Archive for November, 2013


Dr. Maria Hayden

   Posted by: David    in Uncategorized

Dr. Maria Hayden

According to Sir Arthur Conan Doyle, in his History of Spiritualism, “Mrs. Hayden (Mrs. Maria Hayden) who first in the year 1852 brought the new phenomena (of Spiritualism) to these (English) shores.” He goes on to say that, “Mrs. Hayden graduated as a doctor of medicine and practiced for fifteen years,” In fact she was described by Dr. James Rodes Buchanan as, “one of the most skillful and successful physicians I have ever known.”

This image has absolutely nothing to do with Maria Hayden.
I happened on it while searching images in the public domain and I liked it.
I could not find an image of Dr. Hayden.


It is likely that the British and indeed all of Europe already heard the word of the Fox sisters and of the spread of Spiritualism in America but it was Mrs. Hayden and perhaps her credibility, that gave the populace of Great Brittan as well as the press and those of the intellectual elite the opportunity to examine the claims first hand.

The following is from Spiritualism  Accessed Saturday, November 23, 2013

“Mrs. Hayden is first recorded as being a Medium in 1851, following a séance which was held at the Hayden’s house by the famous Medium D. D. Home. Her mediumship was described as “a limited type of mediumship consisting mainly of raps; however, they furnished information beyond the knowledge of the sitters”.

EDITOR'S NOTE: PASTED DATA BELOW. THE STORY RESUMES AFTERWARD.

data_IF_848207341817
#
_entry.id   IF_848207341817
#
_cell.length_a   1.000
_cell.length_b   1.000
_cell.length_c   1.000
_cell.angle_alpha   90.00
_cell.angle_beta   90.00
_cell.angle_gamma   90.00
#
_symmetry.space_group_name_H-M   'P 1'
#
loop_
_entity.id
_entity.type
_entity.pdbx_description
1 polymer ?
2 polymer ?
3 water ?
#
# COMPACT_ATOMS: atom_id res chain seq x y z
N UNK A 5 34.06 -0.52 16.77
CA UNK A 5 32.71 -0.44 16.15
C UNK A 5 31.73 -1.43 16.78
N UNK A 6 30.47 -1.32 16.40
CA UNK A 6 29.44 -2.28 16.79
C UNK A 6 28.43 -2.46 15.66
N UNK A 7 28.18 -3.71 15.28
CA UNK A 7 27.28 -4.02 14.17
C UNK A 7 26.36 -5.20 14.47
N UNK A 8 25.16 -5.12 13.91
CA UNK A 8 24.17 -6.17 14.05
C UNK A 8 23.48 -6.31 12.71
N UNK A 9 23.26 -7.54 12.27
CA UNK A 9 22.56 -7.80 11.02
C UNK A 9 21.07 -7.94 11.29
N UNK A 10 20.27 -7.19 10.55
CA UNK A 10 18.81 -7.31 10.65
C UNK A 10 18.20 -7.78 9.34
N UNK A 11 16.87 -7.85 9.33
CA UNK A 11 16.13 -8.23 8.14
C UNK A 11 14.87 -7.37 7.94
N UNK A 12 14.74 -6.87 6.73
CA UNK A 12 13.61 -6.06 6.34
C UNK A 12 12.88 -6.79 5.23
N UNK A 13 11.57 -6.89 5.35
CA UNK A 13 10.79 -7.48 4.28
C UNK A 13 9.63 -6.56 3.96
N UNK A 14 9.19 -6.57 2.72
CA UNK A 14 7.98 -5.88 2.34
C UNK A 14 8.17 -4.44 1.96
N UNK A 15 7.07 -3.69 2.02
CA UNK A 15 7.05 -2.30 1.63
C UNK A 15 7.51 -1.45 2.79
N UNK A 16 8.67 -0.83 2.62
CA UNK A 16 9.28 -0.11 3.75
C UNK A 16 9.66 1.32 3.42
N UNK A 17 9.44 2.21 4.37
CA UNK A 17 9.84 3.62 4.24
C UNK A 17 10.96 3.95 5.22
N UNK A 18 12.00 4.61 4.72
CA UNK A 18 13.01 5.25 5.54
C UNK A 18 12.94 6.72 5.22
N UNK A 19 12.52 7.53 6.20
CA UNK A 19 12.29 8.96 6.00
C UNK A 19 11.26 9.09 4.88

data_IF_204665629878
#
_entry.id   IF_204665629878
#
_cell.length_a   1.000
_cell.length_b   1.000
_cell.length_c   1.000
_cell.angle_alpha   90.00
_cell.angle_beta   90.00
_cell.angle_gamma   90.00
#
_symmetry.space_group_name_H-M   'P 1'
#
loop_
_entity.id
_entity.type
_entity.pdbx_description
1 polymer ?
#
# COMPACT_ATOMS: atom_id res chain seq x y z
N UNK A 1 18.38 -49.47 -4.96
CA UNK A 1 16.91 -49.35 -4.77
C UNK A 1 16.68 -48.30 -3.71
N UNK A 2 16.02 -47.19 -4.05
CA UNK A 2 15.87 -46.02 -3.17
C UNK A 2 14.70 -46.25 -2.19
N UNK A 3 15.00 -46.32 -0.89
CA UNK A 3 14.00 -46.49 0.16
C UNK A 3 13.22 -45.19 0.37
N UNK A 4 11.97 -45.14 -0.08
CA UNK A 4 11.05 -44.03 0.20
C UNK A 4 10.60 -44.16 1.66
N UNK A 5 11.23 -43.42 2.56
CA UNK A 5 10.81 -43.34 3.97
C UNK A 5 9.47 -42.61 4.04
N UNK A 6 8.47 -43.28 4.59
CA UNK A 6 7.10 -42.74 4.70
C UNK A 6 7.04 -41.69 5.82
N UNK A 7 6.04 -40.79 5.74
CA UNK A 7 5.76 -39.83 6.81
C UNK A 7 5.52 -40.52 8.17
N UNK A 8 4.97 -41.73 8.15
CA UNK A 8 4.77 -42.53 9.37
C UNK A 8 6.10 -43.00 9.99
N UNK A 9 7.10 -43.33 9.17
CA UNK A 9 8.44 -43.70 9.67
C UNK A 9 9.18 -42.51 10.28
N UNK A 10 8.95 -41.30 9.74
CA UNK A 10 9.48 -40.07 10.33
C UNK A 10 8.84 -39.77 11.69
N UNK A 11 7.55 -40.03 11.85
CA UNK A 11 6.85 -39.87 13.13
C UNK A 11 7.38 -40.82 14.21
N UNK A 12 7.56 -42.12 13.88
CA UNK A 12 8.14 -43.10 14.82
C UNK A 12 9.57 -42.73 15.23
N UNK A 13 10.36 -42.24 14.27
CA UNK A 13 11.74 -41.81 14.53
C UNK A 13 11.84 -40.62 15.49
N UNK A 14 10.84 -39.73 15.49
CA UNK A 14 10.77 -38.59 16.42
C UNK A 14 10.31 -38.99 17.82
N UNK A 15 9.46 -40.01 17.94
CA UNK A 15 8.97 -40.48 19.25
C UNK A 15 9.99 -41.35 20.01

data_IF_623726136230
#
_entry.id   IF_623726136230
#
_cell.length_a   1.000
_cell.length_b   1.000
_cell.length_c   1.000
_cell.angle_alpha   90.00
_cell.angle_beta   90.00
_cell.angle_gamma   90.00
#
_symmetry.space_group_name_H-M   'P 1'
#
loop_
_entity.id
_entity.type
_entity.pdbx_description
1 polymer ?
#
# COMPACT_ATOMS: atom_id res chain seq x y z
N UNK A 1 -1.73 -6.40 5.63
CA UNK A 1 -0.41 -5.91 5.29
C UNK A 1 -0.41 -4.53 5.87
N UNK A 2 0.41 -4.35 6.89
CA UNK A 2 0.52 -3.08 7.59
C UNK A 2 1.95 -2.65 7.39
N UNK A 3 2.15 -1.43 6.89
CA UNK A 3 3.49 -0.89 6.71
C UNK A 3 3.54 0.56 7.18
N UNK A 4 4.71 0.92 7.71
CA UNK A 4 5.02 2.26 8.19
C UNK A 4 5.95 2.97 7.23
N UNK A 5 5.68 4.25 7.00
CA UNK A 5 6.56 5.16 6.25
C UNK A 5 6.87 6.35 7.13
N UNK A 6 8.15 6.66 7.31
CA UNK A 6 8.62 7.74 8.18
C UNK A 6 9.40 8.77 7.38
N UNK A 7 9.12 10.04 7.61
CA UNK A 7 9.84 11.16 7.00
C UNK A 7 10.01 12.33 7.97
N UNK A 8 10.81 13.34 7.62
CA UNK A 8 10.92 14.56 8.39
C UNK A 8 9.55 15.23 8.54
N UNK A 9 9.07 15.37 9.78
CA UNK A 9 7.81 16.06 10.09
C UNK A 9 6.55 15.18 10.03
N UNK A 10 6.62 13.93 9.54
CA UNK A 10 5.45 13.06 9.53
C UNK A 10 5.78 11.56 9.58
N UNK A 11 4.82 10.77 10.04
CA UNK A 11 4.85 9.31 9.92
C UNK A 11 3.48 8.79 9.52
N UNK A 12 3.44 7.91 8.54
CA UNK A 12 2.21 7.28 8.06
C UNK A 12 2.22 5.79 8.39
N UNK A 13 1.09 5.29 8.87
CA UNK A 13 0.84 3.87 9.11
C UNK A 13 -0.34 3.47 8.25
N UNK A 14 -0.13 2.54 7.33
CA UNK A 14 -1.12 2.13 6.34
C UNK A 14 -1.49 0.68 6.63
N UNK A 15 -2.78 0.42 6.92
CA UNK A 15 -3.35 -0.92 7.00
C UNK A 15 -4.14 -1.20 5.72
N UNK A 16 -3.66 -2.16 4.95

“Maria was an educated woman, wife of one W R Hayden who was an influential and wealthy Newsman. Congressional reporter for the National Intelligencer, who became editor of the Boston Atlas and of a Monthly Newsletter of which little is recorded the “Star Spangled Banner”. Hayden was a noted abolitionist committed to the anti-slavery platform in company with many early Spiritualists.

“The Hayden’s travelled to the UK in October 1852 accompanied by a Mr. Stone who was a lecturer in the art of inducing hypnotism by gazing at metallic discs. On arrival, despite interest in some areas, the British Press set out to ridicule her. Famous papers and periodicals joined together in the attack, such as Household Words, Blackwood’s Magazine and The National Miscellany. These were added to by disclosures from people who attended her seances saying she could not work if she did not see the alphabet…